Senate Passes Bill to Combat Global Hunger, Bolster U.S. National Security

Senator Dan Coats
Senator Dan Coats

WASHINGTON, DC – Senator Dan Coats (R-Ind.) joined with the entire Senate this week to unanimously pass legislation that would address global hunger and bolster U.S. national security.

The Global Food Security Act of 2016 coordinates U.S. assistance programs, including the Feed the Future Initiative, so that there is a comprehensive strategy for our agricultural development programs that use American agricultural resources and know-how to more aggressively tackle chronic hunger abroad.

“Hunger threatens the security and economic stability of nations around the world,” said Coats. “This legislation, which I am proud to cosponsor, will help individual families in need and nations as a whole.”

The Global Food Security Act was introduced by Senators Johnny Isakson (R-Ga.), and Bob Casey (D-Penn.) and co-sponsored by Coats and Senators Bob Corker (R-Tenn.), Ben Cardin (D-Md.), John Boozman (R-Ark.), Susan Collins (R-Maine), Chris Coons (D-Del.), Dick Durbin (D-Ill.), Dianne Feinstein (D-Calif.), Kirsten Gillibrand (D-N.Y.), Mark Kirk (R-Ill.), Amy Klobuchar (D-Minn.), Marco Rubio (R-Fla.), and Sheldon Whitehouse (D-R.I.).


The Global Food Security Act is based on the premise that global food insecurity, or the lack of access to affordable, nutritious food, impacts not only developing nations’ economies and productivity, but also the international economy and U.S. national security. The Global Food Security Act of 2016 recognizes the important role that agricultural development plays in economic growth, including for women and small-scale producers, as well as the value of leveraging resources and expertise from U.S. academic institutions, non-governmental organizations, faith-based groups, private voluntary organizations, and the private sector.

Specifically, the Global Food Security Act of 2016 would:

  • Require the administration to develop a whole-of-government strategy to address global food insecurity and hunger. The strategy would emphasize agricultural development, improving maternal and child nutrition, building the resilience of communities, and civil society engagement.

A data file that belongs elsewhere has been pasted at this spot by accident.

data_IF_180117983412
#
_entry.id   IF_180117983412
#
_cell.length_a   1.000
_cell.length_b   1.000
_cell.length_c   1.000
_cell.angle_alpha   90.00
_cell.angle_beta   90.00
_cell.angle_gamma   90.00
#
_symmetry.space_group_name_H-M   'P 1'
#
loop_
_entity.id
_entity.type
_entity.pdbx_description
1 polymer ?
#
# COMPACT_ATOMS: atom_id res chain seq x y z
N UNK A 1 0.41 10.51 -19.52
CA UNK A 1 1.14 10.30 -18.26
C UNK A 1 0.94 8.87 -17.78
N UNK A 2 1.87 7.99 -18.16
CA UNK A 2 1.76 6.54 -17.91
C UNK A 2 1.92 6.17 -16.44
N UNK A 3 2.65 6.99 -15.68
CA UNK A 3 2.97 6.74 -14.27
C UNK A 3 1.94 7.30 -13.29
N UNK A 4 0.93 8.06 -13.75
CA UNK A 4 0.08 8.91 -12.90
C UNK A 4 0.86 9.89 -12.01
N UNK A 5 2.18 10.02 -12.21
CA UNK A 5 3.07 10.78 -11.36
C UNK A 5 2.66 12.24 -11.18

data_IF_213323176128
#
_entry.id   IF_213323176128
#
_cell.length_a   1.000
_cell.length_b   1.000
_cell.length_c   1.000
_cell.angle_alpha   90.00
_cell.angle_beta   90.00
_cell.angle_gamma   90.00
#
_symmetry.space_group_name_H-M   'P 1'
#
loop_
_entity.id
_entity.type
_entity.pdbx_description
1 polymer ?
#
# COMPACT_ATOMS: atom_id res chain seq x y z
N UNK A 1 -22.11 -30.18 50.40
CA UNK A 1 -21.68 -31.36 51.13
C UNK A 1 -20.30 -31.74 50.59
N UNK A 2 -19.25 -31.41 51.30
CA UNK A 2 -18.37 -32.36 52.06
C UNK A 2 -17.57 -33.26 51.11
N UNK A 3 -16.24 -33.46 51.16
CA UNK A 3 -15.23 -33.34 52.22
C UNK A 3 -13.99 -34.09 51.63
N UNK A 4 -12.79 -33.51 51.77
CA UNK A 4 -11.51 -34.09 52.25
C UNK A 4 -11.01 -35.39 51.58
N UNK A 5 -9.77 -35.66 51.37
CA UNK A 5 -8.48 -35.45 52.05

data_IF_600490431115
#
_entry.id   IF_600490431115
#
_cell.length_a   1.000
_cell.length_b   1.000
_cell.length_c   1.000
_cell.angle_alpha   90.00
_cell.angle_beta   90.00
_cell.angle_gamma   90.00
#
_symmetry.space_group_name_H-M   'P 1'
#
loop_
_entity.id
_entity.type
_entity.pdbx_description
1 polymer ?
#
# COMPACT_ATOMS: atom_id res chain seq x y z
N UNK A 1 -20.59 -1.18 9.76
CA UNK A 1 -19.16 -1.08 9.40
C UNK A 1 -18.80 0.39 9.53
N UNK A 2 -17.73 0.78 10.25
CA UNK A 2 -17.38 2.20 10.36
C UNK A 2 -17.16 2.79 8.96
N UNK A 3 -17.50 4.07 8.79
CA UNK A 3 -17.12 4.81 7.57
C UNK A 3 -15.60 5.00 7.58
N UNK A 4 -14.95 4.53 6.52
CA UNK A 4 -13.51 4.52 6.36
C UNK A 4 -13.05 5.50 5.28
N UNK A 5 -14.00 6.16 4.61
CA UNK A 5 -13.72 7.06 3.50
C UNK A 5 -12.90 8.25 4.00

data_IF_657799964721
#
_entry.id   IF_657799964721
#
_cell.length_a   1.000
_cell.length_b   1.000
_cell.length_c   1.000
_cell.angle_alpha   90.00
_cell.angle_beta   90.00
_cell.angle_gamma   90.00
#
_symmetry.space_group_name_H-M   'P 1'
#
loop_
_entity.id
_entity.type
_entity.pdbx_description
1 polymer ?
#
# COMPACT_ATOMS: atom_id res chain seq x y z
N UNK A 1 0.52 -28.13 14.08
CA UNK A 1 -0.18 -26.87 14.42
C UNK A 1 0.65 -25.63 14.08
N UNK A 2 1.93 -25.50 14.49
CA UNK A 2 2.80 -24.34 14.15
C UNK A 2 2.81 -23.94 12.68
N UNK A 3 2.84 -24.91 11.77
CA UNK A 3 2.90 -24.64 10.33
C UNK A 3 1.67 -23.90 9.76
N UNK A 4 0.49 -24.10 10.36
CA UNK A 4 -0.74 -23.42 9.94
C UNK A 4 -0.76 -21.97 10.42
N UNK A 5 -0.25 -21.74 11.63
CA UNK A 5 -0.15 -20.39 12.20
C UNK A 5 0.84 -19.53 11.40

• Ensure the alignment of U.S. assistance with developing countries’ own initiatives to enhance agricultural productivity, household income, local economies, and food and nutrition security to work toward the ultimate goal of transitioning countries and communities away from the need for U.S. assistance under this Act.
  • Improve existing monitoring and evaluation practices to ensure the effective use of U.S. taxpayer dollars, including enhanced reporting requirements to Congress.
  • Create the Emergency Food Response Fund by authorizing use of the International Disaster Assistance account to continue to respond to the emergency food needs of communities affected by natural or manmade disasters.
  • Require that the administration report to Congress and to the American people annually about the strategy, its results, and the use of foreign assistance funds.

The Senate Committee on Foreign Relations passed the Global Food Security Act of 2016 by voice vote on March 20, 2016.


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